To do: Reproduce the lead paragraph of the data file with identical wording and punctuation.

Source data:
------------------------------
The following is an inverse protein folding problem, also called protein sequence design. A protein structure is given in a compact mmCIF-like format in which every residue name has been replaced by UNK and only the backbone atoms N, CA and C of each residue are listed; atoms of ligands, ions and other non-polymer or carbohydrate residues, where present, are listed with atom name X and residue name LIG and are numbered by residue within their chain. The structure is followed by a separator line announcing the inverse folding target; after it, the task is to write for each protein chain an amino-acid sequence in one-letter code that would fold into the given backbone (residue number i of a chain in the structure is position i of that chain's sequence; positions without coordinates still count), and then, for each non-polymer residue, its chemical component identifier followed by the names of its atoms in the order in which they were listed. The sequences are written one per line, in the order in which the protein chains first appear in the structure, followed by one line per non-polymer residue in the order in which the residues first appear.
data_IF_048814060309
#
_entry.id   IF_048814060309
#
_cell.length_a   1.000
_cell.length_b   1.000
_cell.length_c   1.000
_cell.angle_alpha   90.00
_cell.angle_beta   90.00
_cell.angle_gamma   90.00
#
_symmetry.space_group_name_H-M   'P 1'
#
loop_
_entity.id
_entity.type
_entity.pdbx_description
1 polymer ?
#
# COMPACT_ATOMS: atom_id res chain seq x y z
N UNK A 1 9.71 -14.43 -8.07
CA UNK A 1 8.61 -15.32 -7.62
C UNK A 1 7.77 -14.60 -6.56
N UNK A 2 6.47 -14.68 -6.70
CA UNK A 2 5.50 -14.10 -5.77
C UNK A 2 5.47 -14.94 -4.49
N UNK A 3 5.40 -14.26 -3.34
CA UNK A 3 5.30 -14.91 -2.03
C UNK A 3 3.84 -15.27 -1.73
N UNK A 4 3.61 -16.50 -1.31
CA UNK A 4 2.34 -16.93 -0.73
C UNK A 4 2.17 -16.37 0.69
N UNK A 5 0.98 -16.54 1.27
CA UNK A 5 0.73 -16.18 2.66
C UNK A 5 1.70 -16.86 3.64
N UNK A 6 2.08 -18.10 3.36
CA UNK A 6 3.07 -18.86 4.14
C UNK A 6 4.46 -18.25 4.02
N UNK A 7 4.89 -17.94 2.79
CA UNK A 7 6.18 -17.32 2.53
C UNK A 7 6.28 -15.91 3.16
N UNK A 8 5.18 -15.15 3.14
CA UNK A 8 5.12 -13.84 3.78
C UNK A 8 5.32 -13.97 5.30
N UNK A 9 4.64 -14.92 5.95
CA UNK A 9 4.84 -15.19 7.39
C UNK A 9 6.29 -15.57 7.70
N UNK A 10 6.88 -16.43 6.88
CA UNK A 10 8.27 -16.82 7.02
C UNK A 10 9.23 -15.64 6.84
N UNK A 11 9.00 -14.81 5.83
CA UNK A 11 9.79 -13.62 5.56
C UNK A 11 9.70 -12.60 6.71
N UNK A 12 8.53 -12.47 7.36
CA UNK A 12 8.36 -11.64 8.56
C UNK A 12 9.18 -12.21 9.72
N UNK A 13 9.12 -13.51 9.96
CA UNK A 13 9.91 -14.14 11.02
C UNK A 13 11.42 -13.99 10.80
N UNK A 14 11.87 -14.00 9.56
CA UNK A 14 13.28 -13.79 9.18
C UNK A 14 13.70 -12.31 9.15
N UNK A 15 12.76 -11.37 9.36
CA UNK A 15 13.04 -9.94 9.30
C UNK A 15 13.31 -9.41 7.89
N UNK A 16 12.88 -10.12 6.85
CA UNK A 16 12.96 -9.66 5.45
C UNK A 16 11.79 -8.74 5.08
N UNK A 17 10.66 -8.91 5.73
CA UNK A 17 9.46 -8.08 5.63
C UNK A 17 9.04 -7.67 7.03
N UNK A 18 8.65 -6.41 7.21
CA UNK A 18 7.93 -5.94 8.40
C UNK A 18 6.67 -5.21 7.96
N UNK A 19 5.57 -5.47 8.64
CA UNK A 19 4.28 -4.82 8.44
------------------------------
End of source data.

The following is an inverse protein folding problem, also called protein sequence design. A protein structure is given in a compact mmCIF-like format in which every residue name has been replaced by UNK and only the backbone atoms N, CA and C of each residue are listed; atoms of ligands, ions and other non-polymer or carbohydrate residues, where present, are listed with atom name X and residue name LIG and are numbered by residue within their chain. The structure is followed by a separator line announcing the inverse folding target; after it, the task is to write for each protein chain an amino-acid sequence in one-letter code that would fold into the given backbone (residue number i of a chain in the structure is position i of that chain's sequence; positions without coordinates still count), and then, for each non-polymer residue, its chemical component identifier followed by the names of its atoms in the order in which they were listed. The sequences are written one per line, in the order in which the protein chains first appear in the structure, followed by one line per non-polymer residue in the order in which the residues first appear.